Botox Injection

Botox, the same treatment used for treating wrinkles, is often effective in treating gastroparesis as well. It is a less invasive procedure operating on the same idea as a pyloroplasty. Botox is given locally so side effects are not common.

Botox is injected during an endoscopic procedure. The patient must remain NPO after midnight the night before the procedure.

Before the procedure:
The patient will be instructed to arrive at the hospital approximately 30-60 minutes before the actual injection is scheduled. He/she will be given an IV, placed on a heart monitor, and receive oxygen throughout the procedure. Once ready, the patient will be taken from the holding room to a procedure room where he/she will be instructed to lay on his/her left side and then given IV sedation.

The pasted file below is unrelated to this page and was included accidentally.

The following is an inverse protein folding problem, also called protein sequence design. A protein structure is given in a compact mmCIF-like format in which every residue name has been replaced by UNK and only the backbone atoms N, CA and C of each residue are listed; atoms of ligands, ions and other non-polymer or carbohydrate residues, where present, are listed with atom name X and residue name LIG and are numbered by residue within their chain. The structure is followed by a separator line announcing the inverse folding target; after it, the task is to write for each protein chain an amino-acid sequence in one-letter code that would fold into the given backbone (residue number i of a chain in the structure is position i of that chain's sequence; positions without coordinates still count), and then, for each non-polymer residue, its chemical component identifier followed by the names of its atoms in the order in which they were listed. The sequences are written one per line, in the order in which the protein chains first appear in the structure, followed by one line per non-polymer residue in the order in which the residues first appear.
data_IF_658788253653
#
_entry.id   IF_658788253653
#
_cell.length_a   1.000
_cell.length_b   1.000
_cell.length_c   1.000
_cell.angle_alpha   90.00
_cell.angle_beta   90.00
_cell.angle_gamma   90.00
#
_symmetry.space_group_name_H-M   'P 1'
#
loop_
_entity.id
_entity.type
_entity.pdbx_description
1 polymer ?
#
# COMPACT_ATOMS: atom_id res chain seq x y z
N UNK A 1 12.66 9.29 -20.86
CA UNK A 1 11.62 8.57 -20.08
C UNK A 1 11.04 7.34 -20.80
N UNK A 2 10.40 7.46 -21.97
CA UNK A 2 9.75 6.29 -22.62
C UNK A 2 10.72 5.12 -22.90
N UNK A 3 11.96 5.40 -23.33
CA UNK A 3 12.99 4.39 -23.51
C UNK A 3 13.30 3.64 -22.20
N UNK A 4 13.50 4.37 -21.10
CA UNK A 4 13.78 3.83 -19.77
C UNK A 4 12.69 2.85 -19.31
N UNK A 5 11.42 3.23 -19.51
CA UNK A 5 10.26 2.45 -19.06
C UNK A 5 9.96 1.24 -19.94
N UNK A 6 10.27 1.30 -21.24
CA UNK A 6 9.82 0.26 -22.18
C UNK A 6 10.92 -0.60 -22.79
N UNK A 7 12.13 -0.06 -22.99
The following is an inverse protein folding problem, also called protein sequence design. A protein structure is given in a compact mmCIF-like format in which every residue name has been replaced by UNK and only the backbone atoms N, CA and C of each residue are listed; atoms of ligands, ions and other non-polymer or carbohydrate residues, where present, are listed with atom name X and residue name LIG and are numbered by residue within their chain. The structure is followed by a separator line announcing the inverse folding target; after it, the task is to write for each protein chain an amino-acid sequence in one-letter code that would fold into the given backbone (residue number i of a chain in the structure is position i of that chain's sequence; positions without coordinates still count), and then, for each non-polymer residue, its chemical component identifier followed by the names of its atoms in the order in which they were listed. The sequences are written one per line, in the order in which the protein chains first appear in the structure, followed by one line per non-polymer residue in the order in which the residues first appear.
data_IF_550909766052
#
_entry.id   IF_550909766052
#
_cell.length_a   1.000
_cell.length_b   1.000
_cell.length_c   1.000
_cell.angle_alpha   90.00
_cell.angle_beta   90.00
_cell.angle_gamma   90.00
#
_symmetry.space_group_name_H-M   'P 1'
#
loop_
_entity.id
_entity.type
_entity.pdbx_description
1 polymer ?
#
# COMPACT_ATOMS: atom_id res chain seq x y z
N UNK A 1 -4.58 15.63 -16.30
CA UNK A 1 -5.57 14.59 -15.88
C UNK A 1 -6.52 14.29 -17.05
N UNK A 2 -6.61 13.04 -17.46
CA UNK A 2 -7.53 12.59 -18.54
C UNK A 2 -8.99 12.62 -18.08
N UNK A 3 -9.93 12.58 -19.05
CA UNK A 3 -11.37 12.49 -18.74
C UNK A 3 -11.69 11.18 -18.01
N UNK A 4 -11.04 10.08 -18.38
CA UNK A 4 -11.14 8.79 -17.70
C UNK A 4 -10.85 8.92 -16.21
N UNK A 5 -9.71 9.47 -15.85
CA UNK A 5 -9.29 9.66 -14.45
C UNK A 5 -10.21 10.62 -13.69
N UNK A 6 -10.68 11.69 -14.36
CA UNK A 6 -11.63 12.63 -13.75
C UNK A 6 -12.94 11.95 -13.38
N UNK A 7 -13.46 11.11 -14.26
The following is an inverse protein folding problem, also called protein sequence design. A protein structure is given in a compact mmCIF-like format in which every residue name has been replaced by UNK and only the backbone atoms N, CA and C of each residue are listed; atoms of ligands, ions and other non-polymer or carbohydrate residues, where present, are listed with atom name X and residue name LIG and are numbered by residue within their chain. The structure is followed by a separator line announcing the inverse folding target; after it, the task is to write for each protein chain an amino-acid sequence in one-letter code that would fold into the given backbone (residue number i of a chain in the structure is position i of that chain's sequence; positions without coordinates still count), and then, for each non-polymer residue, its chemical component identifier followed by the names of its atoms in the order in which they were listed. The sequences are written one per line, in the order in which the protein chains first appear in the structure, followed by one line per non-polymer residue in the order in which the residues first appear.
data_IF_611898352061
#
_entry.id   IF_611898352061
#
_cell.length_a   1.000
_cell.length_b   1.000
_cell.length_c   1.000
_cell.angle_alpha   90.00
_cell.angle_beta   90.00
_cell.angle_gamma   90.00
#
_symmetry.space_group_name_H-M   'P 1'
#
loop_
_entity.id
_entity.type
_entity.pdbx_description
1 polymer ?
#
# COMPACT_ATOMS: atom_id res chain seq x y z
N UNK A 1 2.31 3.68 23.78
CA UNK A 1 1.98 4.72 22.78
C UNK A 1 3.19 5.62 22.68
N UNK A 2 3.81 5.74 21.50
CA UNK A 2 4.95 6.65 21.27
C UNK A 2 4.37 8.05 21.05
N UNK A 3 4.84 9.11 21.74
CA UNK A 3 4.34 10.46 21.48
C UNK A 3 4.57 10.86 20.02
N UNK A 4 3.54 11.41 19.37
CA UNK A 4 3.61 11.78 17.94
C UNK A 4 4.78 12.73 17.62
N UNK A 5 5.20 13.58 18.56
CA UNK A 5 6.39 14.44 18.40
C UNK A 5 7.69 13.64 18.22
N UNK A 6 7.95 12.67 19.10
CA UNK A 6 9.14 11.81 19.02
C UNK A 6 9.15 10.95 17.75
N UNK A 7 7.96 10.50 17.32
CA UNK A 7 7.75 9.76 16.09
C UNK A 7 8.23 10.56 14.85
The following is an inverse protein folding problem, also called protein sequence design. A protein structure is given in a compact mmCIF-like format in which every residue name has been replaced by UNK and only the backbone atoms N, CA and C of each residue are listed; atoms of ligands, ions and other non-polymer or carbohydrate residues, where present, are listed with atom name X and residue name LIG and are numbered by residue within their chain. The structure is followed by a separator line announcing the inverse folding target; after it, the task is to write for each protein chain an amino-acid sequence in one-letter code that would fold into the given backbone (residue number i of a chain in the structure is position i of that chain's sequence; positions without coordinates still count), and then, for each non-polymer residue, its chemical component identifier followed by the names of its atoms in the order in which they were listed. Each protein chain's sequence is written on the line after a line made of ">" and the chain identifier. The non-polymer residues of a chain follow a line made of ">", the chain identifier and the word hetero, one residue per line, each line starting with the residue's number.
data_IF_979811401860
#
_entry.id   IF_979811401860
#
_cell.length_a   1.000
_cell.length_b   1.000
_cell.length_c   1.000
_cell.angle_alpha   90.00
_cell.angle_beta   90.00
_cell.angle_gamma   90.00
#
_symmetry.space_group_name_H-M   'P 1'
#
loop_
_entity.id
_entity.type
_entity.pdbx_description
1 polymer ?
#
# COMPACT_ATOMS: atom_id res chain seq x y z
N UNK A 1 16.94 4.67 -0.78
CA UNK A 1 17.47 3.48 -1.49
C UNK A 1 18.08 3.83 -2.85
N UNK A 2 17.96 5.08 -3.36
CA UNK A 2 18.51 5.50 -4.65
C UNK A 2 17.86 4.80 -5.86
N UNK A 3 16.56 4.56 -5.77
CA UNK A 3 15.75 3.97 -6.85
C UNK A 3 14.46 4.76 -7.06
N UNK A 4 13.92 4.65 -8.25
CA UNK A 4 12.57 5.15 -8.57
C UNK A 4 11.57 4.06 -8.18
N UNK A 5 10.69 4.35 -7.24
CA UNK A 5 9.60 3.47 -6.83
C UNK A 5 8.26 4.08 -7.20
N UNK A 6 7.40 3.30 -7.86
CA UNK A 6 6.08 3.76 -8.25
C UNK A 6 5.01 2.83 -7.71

During the procedure:
While the patient is sedated, the physician will advance a scope through the esophagus, stomach, and to the pyloric sphincter. Botox is injected into the pyloric sphincter in an effort to relax that muscle, enabling food to empty from the stomach more easily. It takes approximately 15-30 minutes.

After the procedure:
The patient will return to a holding area to recover from the IV sedation. Once he/she is able to sit up and tolerate a small amount of fluid, the patient will be discharged into the care of a family member. Driving is restricted for 24 hours.

The effects of the botox may be felt immediately, or may take some time to begin working. Complications from the procedure include nausea and vomiting from sedatives. Although rare, some report bleeding, perforation of the esophagus, fever, or severe vomiting.

Botox injections are not a permanent solution and usually last no more than 6 months. Repeat injections do not always produce the same results.